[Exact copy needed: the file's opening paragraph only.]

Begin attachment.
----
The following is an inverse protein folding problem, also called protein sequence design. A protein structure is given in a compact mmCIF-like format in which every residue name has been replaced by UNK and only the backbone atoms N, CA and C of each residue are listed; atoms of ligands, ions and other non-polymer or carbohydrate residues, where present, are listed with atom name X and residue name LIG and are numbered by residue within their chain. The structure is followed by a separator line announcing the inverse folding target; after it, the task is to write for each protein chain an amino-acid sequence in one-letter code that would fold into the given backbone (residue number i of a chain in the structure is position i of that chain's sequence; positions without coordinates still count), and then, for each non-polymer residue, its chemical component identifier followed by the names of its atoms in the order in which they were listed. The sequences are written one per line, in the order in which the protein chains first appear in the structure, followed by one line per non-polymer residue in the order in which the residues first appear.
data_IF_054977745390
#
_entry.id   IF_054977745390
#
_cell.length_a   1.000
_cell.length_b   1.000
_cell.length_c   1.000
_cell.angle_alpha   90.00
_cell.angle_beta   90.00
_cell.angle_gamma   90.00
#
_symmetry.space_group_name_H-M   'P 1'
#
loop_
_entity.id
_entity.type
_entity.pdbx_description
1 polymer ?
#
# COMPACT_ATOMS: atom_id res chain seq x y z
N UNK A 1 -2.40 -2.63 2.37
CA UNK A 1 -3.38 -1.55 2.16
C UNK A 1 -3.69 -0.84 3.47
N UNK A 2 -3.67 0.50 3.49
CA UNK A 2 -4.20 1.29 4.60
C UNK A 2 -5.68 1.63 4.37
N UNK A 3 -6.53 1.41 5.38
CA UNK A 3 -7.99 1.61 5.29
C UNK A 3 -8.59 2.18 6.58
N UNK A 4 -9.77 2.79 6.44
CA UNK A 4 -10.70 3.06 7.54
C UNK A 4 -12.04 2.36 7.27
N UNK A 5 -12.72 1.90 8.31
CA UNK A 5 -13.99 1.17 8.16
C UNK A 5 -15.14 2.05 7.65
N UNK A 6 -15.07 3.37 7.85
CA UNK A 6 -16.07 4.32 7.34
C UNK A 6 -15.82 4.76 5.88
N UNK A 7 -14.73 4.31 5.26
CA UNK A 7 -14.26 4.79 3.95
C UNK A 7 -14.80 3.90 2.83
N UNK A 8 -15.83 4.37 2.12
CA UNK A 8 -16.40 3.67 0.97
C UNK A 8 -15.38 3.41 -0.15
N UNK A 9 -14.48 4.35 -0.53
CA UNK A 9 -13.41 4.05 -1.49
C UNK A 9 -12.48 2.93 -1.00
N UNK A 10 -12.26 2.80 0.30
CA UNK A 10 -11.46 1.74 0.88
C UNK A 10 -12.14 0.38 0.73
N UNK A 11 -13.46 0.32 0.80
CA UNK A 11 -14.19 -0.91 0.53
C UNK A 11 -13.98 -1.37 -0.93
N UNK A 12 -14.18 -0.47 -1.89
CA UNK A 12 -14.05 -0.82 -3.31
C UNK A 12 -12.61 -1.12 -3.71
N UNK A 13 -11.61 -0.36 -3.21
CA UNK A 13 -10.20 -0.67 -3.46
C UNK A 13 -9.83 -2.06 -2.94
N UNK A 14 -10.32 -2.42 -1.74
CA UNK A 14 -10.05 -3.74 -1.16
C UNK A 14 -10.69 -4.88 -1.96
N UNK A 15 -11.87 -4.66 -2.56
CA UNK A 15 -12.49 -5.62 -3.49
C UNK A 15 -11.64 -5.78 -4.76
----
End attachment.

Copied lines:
The following is an inverse protein folding problem, also called protein sequence design. A protein structure is given in a compact mmCIF-like format in which every residue name has been replaced by UNK and only the backbone atoms N, CA and C of each residue are listed; atoms of ligands, ions and other non-polymer or carbohydrate residues, where present, are listed with atom name X and residue name LIG and are numbered by residue within their chain. The structure is followed by a separator line announcing the inverse folding target; after it, the task is to write for each protein chain an amino-acid sequence in one-letter code that would fold into the given backbone (residue number i of a chain in the structure is position i of that chain's sequence; positions without coordinates still count), and then, for each non-polymer residue, its chemical component identifier followed by the names of its atoms in the order in which they were listed. The sequences are written one per line, in the order in which the protein chains first appear in the structure, followed by one line per non-polymer residue in the order in which the residues first appear.